The Steampunk Forum at Brass Goggles
October 22, 2017, 12:22:48 am *
Welcome, Guest. Please login or register.
Did you miss your activation email?

Login with username, password and session length
News: Brassgoggles.co.uk - The Lighter Side Of Steampunk, follow @brasstech for forum technical problems & updates.
 
   Home   Blog Help Rules Login Register  
Pages: [1]   Go Down
  Print  
Author Topic: PunkPunk  (Read 974 times)
19th Century Space Pilot
Snr. Officer
****
United Kingdom United Kingdom

Cererean
WWW
« on: August 07, 2010, 10:42:50 pm »

I apologise if this is in the wrong forum, but bear with me for a second or thousand...

As with all things, there is a TV Tropes page on it which may be of interest - http://tvtropes.org/pmwiki/pmwiki.php/Main/PunkPunk. However, it doesn't go into the depth I would like to delve into, nor does it place them on a timeline based on closeness to current events.

It is my belief that we can classify such genres and era's based on, among other things, computing methods, power generation, and the general mood of society. Obviously, there is going to be some overlap - for example the Greeks developed mechanical computing long before Babbage was born - and it is by the strength of particular traits that we can define a setting or era as steampunk, cyberpunk etc.

To give an example, the Internal Combustion engine is undeniably Dieselpunk, and nuclear power Atompunk, while neural implants make an odd fit anywhere other than cyberpunk. Yet, here we are, using all three to a degree. There are particular clothing styles which fit into steampunk and would, again, be out of place in a cyberpunk novel, unless it be expressly a dress party etc. A story can be steampunk yet have heavy dieselpunk influences; a turning point is eventually reached when there is more diesel than steam and it pitches, headfirst, into the 40's.

So, I again wish to enlist the help of Brassgoggles in classifying such traits.
Logged

Now for some shameless self promotion... http://needsmoremarshmallows.blogspot.co.uk/

 - Aetheric Aviatrix
arcwelder
Zeppelin Admiral
******
United States United States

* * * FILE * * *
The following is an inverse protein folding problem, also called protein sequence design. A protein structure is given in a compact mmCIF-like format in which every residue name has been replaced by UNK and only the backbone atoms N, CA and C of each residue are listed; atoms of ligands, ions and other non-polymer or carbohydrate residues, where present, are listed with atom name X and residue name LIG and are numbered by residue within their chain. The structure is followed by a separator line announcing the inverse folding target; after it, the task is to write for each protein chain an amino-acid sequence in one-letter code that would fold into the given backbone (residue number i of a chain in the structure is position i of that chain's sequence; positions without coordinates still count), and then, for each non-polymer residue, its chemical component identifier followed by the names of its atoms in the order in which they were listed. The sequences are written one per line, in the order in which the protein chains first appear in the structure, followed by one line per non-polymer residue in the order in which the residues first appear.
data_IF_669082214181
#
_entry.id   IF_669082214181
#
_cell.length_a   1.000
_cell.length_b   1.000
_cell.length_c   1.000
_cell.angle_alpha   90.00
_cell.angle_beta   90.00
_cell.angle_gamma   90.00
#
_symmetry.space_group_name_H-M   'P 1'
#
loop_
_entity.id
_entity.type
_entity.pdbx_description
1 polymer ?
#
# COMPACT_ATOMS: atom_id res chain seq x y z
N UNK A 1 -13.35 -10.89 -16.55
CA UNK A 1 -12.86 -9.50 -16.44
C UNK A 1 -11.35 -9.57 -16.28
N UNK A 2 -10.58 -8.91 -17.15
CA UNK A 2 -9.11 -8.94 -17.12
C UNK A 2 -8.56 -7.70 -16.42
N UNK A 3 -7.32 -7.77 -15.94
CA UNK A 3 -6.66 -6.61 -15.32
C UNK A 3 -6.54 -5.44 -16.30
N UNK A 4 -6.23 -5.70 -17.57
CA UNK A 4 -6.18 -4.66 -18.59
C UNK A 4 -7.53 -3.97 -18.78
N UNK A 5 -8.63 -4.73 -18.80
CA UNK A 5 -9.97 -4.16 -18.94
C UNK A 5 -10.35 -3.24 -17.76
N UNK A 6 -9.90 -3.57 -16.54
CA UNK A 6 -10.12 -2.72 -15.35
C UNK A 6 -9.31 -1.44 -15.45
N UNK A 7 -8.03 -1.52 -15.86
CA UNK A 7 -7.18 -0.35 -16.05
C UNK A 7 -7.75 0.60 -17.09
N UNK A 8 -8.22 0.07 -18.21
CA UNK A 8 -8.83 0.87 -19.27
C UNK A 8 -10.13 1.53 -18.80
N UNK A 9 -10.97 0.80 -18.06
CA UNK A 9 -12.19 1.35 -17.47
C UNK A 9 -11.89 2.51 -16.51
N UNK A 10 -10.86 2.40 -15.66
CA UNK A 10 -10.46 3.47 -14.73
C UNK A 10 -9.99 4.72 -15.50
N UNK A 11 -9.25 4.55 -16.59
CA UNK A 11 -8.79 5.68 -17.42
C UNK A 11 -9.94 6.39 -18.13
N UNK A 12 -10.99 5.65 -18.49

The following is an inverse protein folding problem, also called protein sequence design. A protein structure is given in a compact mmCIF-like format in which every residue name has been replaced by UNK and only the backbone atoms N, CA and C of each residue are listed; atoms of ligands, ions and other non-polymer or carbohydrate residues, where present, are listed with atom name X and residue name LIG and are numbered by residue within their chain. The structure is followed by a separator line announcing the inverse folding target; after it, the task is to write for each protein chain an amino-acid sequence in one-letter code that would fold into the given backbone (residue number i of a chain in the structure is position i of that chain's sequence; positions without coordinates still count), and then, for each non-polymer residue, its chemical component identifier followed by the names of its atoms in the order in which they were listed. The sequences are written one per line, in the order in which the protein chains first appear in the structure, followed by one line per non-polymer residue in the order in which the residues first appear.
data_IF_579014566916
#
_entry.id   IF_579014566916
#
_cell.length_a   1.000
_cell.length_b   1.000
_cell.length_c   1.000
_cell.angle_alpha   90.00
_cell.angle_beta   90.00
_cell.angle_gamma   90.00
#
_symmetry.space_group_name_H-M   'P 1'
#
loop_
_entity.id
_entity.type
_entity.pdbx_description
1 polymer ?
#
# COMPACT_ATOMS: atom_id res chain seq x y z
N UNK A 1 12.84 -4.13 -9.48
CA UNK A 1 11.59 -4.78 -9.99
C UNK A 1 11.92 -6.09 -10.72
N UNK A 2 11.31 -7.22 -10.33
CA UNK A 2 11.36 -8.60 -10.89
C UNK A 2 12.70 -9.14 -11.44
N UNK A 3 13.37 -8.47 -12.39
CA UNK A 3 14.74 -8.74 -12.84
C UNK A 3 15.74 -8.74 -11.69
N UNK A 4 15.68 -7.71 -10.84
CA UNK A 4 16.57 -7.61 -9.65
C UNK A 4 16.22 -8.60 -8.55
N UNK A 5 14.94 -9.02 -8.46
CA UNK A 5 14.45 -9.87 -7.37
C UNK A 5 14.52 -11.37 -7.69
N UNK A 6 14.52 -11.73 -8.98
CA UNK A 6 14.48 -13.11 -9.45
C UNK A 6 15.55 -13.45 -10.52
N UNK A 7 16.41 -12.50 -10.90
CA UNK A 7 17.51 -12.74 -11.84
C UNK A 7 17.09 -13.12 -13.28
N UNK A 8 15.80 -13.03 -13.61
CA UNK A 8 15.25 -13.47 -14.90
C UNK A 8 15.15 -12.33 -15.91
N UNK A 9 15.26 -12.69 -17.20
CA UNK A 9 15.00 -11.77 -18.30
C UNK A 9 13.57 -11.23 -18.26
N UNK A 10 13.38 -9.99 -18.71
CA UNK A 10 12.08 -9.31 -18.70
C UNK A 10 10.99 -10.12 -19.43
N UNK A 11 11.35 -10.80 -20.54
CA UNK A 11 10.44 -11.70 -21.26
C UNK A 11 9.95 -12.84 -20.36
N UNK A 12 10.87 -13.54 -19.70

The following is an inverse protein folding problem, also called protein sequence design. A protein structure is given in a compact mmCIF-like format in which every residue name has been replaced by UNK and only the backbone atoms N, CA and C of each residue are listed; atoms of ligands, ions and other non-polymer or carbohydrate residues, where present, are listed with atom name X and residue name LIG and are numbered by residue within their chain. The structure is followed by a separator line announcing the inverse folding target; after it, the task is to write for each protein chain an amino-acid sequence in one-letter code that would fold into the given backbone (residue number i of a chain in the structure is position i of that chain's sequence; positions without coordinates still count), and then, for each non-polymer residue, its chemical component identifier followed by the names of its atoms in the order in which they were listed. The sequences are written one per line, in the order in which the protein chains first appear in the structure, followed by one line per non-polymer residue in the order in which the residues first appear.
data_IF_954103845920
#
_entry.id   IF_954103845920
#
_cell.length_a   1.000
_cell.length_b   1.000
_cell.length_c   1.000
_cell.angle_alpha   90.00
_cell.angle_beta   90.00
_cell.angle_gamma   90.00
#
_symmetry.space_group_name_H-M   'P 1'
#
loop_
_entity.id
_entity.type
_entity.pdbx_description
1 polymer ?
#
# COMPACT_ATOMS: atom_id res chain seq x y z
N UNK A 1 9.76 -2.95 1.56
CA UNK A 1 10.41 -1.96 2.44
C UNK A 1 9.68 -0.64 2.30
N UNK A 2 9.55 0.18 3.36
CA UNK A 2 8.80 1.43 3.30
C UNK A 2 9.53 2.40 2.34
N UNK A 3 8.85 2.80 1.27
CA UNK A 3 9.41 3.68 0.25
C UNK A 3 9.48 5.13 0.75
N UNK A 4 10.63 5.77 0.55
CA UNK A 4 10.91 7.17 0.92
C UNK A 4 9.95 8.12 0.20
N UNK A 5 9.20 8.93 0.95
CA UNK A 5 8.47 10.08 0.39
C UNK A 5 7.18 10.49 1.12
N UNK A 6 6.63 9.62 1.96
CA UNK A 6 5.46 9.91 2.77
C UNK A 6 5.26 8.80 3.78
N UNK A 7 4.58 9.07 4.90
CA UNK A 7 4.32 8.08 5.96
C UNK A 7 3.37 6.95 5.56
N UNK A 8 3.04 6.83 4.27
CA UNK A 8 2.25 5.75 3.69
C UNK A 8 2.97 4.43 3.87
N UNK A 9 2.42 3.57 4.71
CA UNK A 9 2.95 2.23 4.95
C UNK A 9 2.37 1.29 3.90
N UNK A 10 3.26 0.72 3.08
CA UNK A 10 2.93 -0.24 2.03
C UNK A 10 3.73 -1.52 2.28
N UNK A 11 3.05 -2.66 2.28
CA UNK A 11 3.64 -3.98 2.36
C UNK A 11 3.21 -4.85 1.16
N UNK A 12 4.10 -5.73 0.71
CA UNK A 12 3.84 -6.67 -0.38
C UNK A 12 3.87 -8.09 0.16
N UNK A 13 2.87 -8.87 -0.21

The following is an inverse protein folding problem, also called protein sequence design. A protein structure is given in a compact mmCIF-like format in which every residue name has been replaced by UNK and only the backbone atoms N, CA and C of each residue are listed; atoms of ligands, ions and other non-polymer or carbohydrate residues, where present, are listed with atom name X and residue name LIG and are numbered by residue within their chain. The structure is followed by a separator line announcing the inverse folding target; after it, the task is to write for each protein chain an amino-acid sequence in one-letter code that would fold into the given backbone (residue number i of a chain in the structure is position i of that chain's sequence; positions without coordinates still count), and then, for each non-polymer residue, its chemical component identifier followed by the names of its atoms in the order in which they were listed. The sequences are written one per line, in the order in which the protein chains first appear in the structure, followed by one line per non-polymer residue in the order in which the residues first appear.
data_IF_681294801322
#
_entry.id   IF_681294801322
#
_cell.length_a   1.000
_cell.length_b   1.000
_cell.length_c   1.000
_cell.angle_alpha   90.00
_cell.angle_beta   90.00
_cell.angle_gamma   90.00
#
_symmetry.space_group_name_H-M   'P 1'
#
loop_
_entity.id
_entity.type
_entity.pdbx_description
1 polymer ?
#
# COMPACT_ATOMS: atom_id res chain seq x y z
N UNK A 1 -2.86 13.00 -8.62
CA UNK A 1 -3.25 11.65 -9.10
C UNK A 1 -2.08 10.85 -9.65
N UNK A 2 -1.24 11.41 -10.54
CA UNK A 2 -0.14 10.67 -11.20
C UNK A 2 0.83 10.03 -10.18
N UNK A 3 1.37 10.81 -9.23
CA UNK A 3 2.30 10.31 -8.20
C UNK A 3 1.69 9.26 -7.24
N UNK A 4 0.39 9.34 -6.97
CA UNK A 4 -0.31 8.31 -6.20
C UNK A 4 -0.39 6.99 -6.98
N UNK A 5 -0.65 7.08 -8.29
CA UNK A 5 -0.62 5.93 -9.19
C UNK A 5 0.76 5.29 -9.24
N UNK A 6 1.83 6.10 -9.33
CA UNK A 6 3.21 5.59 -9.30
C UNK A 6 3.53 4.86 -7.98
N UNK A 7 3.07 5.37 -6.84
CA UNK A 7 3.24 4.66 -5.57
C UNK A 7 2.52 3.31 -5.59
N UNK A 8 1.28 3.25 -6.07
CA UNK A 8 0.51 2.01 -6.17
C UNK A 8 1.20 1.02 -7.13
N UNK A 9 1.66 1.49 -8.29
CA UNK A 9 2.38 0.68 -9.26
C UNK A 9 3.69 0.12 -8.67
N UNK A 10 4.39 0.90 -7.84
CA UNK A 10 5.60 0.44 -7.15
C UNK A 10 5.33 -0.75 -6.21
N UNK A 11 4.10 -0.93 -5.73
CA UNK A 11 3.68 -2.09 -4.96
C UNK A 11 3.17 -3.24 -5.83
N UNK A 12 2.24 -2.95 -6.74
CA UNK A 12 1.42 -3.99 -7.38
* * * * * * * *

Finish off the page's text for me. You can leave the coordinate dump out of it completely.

Reverse the polarity!


« Reply #1 on: August 07, 2010, 11:09:36 pm »

Ah. I had a bit of a problem understanding your post, but after checking the link I may have spotted the problem. What you need to understand is that a lot of the stuff on TVTropes is total bullshit. This is sometimes difficult to notice since a lot of the stuff on TVTropes is quite insightful, or at least quite funny. It's a wiki, you get what you get.

The term punkpunk is a reaction to the trend of randomly adding -punk to any old word and then pretending it's a significant new thing. Cabbagepunk, squirrelpunk, moonpunk...you could do this all day. The -punk ending doesn't really mean crap when trivialized in this fashion. Originally, you get things like cyberpunk which are intended as a juxtaposition of punk culture with (in this case) prevalent integration of computer technology into the minutia of everyday life. It becomes about the line between man and machine becoming blurred, and it is an outcropping of the original aesthetics of punk culture esp. regarding the focus on individualism in a society which ostensibly promotes it while having numerous customs which effectively facilitate and enforce conformism. If I go "ah ha, I have invented a new -punk!" every five minutes...odds are, you're not contributing anything new. Instead you're just diluting the meaning. "Punkpunk" is simply a "fuck this, let's just go recursive and add -punk to punk!" reaction.

Anyway, the article is using the term incorrectly, it's got some info in there that's flat wrong, and it's got decent to good info from about ten distinct things muddled together with no real focus. Worse than useless.

So what it seems like you're actually getting into is the idea of being at least tentatively attached to (modern) punk culture while simultaneously taking up with some historicism or retro-historicism or futurism or whatever. Okay, fine, do that. You really don't need to make up a new word for it though. You don't need a taxonomy for everything. It's much better to just DO something and then worry about whether there's a word for it after the fact. Or just say fuck it, realize that all these retrofuturist concepts obsessed with erroneous or revised versions of historical periods are all more or less the same thing and lacking enough meat between them (as yet) to really be distinct things, and just call all of them retrofuturistpunk.

The funny thing about cyberpunk novels is that they're fictional. If I want to have atomic power plants in the 1600s, no one is going to stop me. The final arbiter is whether or not it's a good story, not whether I carefully refrained from stepping across someone's idea of taxonomical boundaries.
Logged

Mad repairman for the ship of the damned.